After-burn: Poetry Aotearoa Yearbook 2023 - Q&A with Dr Tracey Slaughter
Poetry Aotearoa Yearbook 2023, published by Massey University Press, showcases a thrilling crop of important new poetry. Over 150 new poems from 110 talented poets feature, including new work by Rebecca Hawkes, Erik Kennedy, essa may ranapiri, Vaughan Rapatahana, Elizabeth Smither and Michael Steven, as well as featured poet Tyla Harry Bidois. Learn more about the collection below with a quick Q&A from editor Dr Tracey Slaughter.
Q1: Another bumper edition of Poetry New Zealand Yearbook, this time for 2023. How many poems were submitted?
Once again, well over a thousand. Often in editing I felt like a very small craft adrift in a vast sea of poetry. But what a sea to be lost in, full of living currents and sounding depths. In the final Yearbook I could only afford to offer one small cup from that first wide ocean, so navigating the selection process was quite the journey! But I’m so grateful to every contributor who sent in work to share.
Q2: There’s a name change! Can you explain?
Listening with openness to the true name of experience and using words that honour it: that’s a practice crucial to the art of poetry. This feels like the name that embodies our journal, the voices that fill it, the land that it travels, the past and the people it needs to honour, and the love of connecting through language that lies at its core.
Q3: What’s the tone and mood in this year’s batch?
Fierce. Reflective. Pandemic-worn. Radically tender. Rage-laced. Future-sensitive. Climate-lyrical. Ardent. Bleak comic. Lamenting. Experimental. Diverse. On fire.
Q4: The featured poet for the 2023 edition is Tyla Harry Bidois. Why should readers sit up and take notice when they hear that name?
Poetry as full-bodied and hot-blooded as Tyla’s demands a response with every syllable! It’s beat-driven, sound-rich, and sense-electrified, and if you’ve ever had the experience of hearing Tyla read her work live, you’ll know how powerfully her voice claims the listener’s body, taking you by the root of heart, the back of your neck. Tyla, for me, is testament to the many real-deal poets out there, who live and breathe and stretch their craft from their bloodstream, writing from a burning vital place.
Q5: The review section of this year’s edition is comprehensive and generous. What are you aiming for here, as editor?
Attention is everything in poetry – and there is such a wellspring of fresh exciting worthy work that needs more attention. A culture of quick online spotlight or prize-culture soundbite throws only a handful of poets into centre-frame: what’s infinitely more rewarding, I think, is a space where a whole spectrum of poets can deeply connect with each other’s work, offering intense, wide-ranging concentration to all the sounds, skins, sources that sustain our collective song. That’s what our review section is striving for. In the hands of a poet a review can become translated into poetry itself.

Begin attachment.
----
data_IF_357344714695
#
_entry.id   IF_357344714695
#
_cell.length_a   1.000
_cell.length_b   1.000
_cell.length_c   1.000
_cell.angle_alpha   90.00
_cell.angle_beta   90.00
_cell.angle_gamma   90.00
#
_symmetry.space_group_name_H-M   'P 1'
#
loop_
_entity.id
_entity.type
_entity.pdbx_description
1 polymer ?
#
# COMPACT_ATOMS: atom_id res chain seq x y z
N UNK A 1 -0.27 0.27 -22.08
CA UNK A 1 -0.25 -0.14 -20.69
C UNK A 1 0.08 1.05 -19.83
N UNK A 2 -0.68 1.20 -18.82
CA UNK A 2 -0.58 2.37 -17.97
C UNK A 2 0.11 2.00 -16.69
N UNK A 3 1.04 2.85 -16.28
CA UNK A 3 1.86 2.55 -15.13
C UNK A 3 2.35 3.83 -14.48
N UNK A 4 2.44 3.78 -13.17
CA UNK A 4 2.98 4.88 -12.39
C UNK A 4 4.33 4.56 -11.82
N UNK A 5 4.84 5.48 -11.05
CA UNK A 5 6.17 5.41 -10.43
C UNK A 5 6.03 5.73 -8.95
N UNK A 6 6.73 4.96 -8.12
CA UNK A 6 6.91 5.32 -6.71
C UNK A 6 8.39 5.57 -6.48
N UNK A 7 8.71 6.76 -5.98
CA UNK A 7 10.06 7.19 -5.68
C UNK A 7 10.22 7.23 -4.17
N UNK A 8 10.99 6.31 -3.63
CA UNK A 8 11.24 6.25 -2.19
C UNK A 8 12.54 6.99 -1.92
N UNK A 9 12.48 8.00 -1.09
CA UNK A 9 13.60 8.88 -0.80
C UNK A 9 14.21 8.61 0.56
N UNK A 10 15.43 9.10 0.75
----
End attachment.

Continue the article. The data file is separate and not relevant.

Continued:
Q6: That section shows that, once again, 2022 was a very busy year for poetry publishers. What’s going on?
Wonderfully, poetry continues to leap into life in an array of small indie houses whose offerings more than match the exciting content stemming from established fronts, so we get to celebrate work from both big names and new ones. Long may that mix bloom!
Q7: Once again the winner and two runners-up in the schools’ competition are included in the mix. Some great new poets have emerged from this award over the years haven’t they?
Stars keep bursting from our secondary schools with such scorching talent it’s outright astonishing! What never fails to excite me is the raw passion and political fight that these young voices are unashamed of harnessing. Our youngest poets are writing work that registers the urgency of speaking now, and they’re enlisting a dazzling array of poetic gifts to answer that call. Page after page blazed into full-presence as I was reading through this year’s entries, announcing name after name that I know we’ll see in ascendancy in our poetry to come.
Q8: If there was an award for the most bewitchingly titled poem in this collection, to which poet would it go?
I’m especially bewitched this issue by titles with tonal electricity or bite, that pack the maximum saucy attitude or performative sneer: Eliana Gray’s ‘sucking the entire forest into my stupid fucking mouth’ for instance, or Evie Howell’s ‘six sounds like sex in a kiwi accent.’ Mark Prisco’s ‘put that in your pipe and smoke it’ has irresistible moxie too.
Q9: And for the most fiendishly complex?
The winding channels of Hana Pera Aoake’s ‘Invasive weeds, or I wish I could give you the world but I was only given mud, rot, and the bones of a half-eaten fish.’
Q10: We couldn’t launch this book in person in 2022 so you must be looking forward to being able to do in 2023
Poetry delivered live and kicking reconnects you with the physicality that makes this form of language such a profound space of encounter. We can’t wait to share a live sampling from this year’s exhilarating issue at the launch – and it will be especially exciting to have Tyla, who is such a stunning performance poet, featured at the heart of this year’s lineup.